Turkish officer dies by suicide after suspension over alleged Gülen links

Gökhan Ünyeli, an officer in the Turkish military who had been under investigation for alleged links to the Gülen movement and was recently suspended from the service, has died by suicide in Ankara, Turkish Minute reported on Thursday.

Ünyeli took his own life with a pistol near Lake Eymir, 20 kilometers south of Ankara city center, on Wednesday, a day after he found out he was suspended.

The 42-year-old lieutenant colonel, who has been investigated since last year on suspicion of terrorism links due to an unanswered phone call he received 12 years ago, left behind a two-page letter saying that the injustices he faced had “exceeded the limits of tolerance.”

“I have been subjected to humiliating administrative and judicial measures in the past year. I hope no one else experiences what I went through due to an unanswered call on my phone by an unknown person 12 years ago,” Ünyeli said.

He also advised young officers to document their every move and to report unanswered calls on their phones to the prosecutor’s office to avoid experiencing what he went through, underlining that he harbored no resentment towards any of his fellow soldiers.

Ünyeli’s final journey was marked with a military ceremony in Çanakkale.

In addition to his family, the ceremony was attended by the Çanakkale governor, the Çanakkale Strait and Garrison commander, a group of fellow officers and officials from the Turkey Retired Officers Association (TESUD).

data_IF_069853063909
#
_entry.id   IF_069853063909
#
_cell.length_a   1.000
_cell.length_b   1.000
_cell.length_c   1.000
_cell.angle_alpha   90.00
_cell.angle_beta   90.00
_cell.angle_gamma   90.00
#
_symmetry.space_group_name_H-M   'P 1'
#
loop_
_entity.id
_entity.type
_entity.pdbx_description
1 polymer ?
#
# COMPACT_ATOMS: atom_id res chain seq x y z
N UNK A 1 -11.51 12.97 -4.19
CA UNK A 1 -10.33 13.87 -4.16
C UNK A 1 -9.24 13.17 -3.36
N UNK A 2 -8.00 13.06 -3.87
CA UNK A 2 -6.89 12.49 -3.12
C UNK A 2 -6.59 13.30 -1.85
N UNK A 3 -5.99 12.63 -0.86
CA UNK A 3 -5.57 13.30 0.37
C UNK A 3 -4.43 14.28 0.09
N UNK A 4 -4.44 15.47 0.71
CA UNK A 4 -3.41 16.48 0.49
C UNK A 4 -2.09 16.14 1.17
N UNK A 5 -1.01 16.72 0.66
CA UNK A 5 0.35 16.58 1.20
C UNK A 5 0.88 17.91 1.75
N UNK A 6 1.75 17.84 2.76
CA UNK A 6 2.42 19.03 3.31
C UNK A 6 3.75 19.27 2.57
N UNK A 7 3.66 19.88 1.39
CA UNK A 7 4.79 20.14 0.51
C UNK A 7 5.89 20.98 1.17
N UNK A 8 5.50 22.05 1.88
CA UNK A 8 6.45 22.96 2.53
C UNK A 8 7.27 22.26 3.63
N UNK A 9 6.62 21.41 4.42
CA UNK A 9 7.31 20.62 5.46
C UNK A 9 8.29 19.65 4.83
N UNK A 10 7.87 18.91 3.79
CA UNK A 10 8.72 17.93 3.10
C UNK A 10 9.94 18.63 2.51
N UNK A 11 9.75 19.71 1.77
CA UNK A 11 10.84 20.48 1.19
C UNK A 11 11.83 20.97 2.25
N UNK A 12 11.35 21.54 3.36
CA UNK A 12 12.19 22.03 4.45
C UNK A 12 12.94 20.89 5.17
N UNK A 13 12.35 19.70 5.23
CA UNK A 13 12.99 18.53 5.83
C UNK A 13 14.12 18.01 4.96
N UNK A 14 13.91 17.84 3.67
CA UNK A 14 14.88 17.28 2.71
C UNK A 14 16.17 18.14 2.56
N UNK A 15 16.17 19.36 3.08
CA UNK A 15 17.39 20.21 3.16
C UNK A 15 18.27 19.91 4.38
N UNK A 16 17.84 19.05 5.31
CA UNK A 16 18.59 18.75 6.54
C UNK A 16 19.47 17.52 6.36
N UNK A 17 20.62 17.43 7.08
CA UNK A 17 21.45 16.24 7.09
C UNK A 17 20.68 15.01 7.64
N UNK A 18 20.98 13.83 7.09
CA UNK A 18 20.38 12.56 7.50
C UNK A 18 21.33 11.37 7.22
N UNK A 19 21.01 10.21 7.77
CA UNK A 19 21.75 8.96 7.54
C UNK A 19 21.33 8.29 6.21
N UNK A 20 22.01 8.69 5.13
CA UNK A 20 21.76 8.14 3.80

Commenting on the development on his X account, lawyer Levent Mazılıgüney said every soldier serving in the Turkish Armed Forces is regarded as a potential terrorism suspect due to these payphone files.

“Unknown caller, unknown conversation and most importantly, no action, yet members of the Turkish Armed Forces are being accused of terrorism! … Generals, aren’t there any leaders among you?! Who can expect those who can’t protect their comrades against this nonsense to protect the country?!” the lawyer added.

Turkish President Recep Tayyip Erdoğan has been targeting followers of the Gülen movement, inspired by Turkish Muslim cleric Fethullah Gülen, since the 2013 corruption investigations, which implicated then-prime minister Erdoğan, his family members and his inner circle.

Dismissing the investigations as a Gülenist coup and conspiracy against his government, Erdoğan designated the movement as a terrorist organization and began to target its members. He intensified the crackdown on the movement following an abortive putsch in 2016 that he accused Gülen of masterminding. Gülen and the movement strongly deny involvement in the coup attempt or any terrorist activity.

The Turkish government responded to the coup attempt by declaring a two-year-long state of emergency during which a series of executive decree-laws saw the summary dismissal of more than 100,000 public sector workers without due process.

The civil servants who were dismissed were also subjected to measures that violated their right to presumption of innocence, such as travel bans and blacklists on the country’s social security database that are visible to all potential private sector employers.

They also were deprived of any effective legal remedy, and their treatment has been described by human rights groups as “civil death.”

There have been many cases of suicide and suspicious deaths among the people who have been investigated, jailed or arrested due to alleged Gülen links.

In addition to the thousands who were jailed, scores of other Gülen movement followers had to flee Turkey to avoid the government crackdown.

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